Life & Work

Polo: Why it’s the rich man’s sport


Polo remains the rich man’s game. To the untrained eye, it looks like a blend of hockey and golf played by people on horseback.

In Kenya, it is still the ‘game of kings’ because the players are generally from the upper echelons of society and also because the high cost involved has conspired to put the game beyond the reach of the ordinary man and woman.

Polo was named the sport of kings because it was only royals and their courtiers who played it in ancient Iran where it started. Over the years, the British popularised it worldwide.

In Kenya, it is the British of the colonial era who took part in the sport before it gained a following among the few locals in the 1980s and 1990s.

Training and acquiring the necessary equipment for the game makes it quite expensive, except of course, for people of means.

Sport for leisure

One must first invest in learning how to ride a horse well and then learn the art of playing polo. Only then will they be qualified to start indulging in the sport for leisure or take it as a career and play competitively at an international level.

The common names in the sport include retired president Daniel arap Moi’s sons and grandsons: Gideon, Phillip, Jonathan, Kemoi and Kigen.

The Savage brothers, Quentin and Russell, also make the list as do Brian Perry, the current chairman of the Kenya Polo Association, Phillip Arungah and Raphael Nzomo - of course not forgetting Rolf Schmidt who has now retired from the game due to ill health.

Because of its exclusivity, there are only four clubs in the country that take part in the sport: The Nairobi Polo Club at the Racecourse grounds in Jamhuri Park, Manyatta Polo Club in Gilgil, North Kenya Polo Club in Timau and Custard Polo Club in Naivasha.

Most polo players own several horses because to get through a tournament, one requires between four and six horses for optimum performance.

The players mount their horses wearing white jodhpurs and breeches, knee-high riding boots, a polo shirt and a whip in hand.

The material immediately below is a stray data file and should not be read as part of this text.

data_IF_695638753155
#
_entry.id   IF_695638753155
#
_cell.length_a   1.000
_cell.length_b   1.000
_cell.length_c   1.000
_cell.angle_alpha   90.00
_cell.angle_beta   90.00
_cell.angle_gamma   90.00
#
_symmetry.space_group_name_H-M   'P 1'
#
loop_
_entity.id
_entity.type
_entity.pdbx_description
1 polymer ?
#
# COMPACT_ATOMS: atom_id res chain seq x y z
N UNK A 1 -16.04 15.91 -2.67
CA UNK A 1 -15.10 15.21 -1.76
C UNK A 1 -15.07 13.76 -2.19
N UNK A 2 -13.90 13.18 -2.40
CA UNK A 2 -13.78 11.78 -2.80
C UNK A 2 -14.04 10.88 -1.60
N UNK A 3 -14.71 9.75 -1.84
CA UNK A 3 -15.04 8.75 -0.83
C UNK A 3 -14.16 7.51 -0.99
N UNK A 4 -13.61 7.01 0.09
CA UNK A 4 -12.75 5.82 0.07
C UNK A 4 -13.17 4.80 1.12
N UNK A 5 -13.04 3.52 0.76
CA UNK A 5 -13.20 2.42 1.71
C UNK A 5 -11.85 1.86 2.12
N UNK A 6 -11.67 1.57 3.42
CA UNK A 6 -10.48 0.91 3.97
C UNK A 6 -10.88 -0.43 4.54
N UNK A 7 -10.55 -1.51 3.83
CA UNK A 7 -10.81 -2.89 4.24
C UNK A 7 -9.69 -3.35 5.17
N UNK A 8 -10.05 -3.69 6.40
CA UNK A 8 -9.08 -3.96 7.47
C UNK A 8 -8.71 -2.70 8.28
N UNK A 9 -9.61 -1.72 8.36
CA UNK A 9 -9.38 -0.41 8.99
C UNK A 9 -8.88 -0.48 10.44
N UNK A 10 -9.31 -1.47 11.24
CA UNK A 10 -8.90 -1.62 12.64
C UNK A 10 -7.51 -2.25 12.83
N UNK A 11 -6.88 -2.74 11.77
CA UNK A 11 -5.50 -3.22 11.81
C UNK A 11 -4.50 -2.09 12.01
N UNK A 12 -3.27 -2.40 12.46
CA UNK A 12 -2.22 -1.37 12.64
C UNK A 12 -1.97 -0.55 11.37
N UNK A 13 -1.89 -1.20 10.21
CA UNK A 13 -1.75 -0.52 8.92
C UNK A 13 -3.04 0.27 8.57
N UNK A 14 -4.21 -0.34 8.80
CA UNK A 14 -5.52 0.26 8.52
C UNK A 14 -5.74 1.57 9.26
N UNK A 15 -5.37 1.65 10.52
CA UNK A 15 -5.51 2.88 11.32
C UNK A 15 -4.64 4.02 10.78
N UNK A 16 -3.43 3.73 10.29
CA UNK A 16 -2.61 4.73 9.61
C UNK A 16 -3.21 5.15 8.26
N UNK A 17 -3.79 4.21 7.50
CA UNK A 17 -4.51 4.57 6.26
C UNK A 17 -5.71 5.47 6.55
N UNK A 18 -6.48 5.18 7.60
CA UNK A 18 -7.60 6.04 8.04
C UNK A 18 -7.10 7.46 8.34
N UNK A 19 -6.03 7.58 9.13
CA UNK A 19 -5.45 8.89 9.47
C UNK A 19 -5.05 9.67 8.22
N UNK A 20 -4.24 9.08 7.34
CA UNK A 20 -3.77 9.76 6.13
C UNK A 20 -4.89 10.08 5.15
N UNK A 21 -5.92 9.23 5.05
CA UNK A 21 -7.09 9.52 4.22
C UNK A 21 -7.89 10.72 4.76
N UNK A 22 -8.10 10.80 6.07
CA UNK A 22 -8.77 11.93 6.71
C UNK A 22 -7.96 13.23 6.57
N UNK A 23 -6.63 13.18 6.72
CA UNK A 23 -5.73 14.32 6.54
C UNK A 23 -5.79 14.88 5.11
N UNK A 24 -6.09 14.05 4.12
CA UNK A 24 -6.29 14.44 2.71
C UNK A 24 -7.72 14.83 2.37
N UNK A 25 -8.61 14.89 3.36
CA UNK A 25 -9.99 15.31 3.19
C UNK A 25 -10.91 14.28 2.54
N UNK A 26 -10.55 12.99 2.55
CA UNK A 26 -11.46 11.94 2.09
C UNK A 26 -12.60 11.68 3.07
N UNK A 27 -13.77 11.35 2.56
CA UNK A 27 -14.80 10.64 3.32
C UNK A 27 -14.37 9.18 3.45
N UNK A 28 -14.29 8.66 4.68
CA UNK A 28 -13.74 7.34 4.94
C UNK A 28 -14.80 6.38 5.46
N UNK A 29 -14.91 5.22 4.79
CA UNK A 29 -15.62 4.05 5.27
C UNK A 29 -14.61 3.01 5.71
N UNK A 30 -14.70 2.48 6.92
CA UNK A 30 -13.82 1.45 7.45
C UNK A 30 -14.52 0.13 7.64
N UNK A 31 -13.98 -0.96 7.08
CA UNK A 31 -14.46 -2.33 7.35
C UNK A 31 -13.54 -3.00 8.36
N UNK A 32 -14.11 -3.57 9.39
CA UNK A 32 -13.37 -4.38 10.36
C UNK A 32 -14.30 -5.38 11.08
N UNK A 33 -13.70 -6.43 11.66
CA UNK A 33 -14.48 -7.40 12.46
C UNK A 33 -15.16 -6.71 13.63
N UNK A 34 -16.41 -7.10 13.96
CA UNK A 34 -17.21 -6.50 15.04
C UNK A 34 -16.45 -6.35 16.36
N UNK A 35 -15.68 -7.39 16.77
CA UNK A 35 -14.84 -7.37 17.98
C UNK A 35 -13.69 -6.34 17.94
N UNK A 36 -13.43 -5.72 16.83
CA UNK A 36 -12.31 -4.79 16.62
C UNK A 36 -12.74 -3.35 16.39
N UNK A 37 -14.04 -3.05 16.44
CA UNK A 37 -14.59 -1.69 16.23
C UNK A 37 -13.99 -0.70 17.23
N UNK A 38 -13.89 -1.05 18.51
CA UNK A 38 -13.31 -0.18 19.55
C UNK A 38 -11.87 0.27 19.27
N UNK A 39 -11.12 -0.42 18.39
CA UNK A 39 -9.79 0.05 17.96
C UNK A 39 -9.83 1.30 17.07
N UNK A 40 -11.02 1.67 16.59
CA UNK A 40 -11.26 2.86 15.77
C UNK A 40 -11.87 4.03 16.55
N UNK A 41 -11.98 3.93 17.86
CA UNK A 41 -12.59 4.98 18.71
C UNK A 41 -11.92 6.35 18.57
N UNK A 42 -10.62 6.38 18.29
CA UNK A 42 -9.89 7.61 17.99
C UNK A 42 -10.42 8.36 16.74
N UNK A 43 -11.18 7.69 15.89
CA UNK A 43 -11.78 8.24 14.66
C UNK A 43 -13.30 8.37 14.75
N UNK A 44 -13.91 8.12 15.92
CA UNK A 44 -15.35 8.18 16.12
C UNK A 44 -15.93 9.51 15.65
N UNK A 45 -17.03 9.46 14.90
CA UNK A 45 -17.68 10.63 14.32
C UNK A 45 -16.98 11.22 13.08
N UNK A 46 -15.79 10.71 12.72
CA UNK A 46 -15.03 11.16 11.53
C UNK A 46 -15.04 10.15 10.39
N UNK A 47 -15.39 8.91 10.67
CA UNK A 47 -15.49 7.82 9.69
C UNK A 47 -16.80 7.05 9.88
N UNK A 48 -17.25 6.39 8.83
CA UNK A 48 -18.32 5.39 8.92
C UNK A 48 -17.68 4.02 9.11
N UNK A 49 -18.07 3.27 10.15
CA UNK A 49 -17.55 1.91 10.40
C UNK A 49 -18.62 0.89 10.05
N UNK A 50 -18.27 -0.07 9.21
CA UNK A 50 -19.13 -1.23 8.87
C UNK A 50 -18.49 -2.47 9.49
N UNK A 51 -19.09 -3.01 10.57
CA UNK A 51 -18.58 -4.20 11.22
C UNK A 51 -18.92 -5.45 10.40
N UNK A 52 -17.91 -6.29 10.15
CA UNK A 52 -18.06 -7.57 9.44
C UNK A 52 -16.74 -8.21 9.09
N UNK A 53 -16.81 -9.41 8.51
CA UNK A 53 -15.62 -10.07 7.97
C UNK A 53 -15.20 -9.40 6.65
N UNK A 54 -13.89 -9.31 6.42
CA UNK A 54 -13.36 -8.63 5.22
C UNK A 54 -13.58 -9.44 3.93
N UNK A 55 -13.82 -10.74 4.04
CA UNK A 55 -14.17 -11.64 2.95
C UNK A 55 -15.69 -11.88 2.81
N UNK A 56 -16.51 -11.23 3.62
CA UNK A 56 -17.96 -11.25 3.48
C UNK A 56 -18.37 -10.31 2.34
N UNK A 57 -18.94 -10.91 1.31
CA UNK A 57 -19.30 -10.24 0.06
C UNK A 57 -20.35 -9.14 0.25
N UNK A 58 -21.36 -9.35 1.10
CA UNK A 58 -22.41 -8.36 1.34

The sport is not confined to men alone as both men and women take part.

The horses are saddled, their tails braided and wearing what looks like socks on their limbs.

This protective gear is meant to keep the impact of the ball on the horse at a minimum to avoid causing serious injury.

It is a bandage wrapped round the limb of the horse several times to provide a protective cushion against the hard ball.

The majestic creatures seem to be in complete and total synchronization with their riders, at some point it looks almost as though they can read each other’s mind. “You form a bond with your horse. You are in it together. The horse is your friend,” says Nzomo.

“People tend to misunderstand horses yet they are generally very friendly creatures and can be your friend for a lifetime.”

One must learn how to ride well before attempting to take part in the sport in which case the sessions would put you back a few thousand shillings before you can claim to be a competent rider. “Polo is a game that requires all your attention; there is no room for a wandering mind, only for focus,” Says Perry.


Before you start playing, you must learn how to balance and ride a horse. Once you learn this, the next step is to master how to hold the club/mallet and hit the ball. The classes are offered at most riding schools in the country.

The Hardy Stud School in Karen teaches both the riding and the playing. Each individual’s level is determined with their handicap, quite similar to golf. Some take a shorter time and attain a higher handicap.

According to the Hardy school, some people are quite quick at catching the game and can play quite well after only 20 lessons.